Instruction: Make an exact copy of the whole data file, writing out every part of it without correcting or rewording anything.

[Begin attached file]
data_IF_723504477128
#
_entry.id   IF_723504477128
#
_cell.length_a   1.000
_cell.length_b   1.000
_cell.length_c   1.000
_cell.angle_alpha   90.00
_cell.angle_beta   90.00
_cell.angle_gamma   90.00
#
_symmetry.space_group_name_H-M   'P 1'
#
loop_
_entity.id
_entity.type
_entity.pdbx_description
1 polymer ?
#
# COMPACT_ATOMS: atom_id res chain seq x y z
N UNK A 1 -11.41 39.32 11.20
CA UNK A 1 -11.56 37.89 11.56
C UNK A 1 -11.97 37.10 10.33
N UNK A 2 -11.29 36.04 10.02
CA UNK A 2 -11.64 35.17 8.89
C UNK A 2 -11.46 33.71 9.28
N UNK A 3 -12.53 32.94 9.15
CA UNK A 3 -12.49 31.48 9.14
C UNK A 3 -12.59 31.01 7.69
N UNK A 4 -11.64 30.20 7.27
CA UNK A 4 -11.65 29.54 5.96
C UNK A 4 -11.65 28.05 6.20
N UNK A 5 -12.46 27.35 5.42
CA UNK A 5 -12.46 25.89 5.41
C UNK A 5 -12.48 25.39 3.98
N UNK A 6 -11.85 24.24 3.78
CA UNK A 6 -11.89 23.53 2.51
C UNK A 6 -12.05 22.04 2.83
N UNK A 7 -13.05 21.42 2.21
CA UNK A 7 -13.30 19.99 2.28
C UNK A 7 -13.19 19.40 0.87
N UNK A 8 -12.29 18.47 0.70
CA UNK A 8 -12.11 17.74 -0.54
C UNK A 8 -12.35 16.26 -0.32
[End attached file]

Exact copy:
data_IF_723504477128
#
_entry.id   IF_723504477128
#
_cell.length_a   1.000
_cell.length_b   1.000
_cell.length_c   1.000
_cell.angle_alpha   90.00
_cell.angle_beta   90.00
_cell.angle_gamma   90.00
#
_symmetry.space_group_name_H-M   'P 1'
#
loop_
_entity.id
_entity.type
_entity.pdbx_description
1 polymer ?
#
# COMPACT_ATOMS: atom_id res chain seq x y z
N UNK A 1 -11.41 39.32 11.20
CA UNK A 1 -11.56 37.89 11.56
C UNK A 1 -11.97 37.10 10.33
N UNK A 2 -11.29 36.04 10.02
CA UNK A 2 -11.64 35.17 8.89
C UNK A 2 -11.46 33.71 9.28
N UNK A 3 -12.53 32.94 9.15
CA UNK A 3 -12.49 31.48 9.14
C UNK A 3 -12.59 31.01 7.69
N UNK A 4 -11.64 30.20 7.27
CA UNK A 4 -11.65 29.54 5.96
C UNK A 4 -11.65 28.05 6.20
N UNK A 5 -12.46 27.35 5.42
CA UNK A 5 -12.46 25.89 5.41
C UNK A 5 -12.48 25.39 3.98
N UNK A 6 -11.85 24.24 3.78
CA UNK A 6 -11.89 23.53 2.51
C UNK A 6 -12.05 22.04 2.83
N UNK A 7 -13.05 21.42 2.21
CA UNK A 7 -13.30 19.99 2.28
C UNK A 7 -13.19 19.40 0.87
N UNK A 8 -12.29 18.47 0.70
CA UNK A 8 -12.11 17.74 -0.54
C UNK A 8 -12.35 16.26 -0.32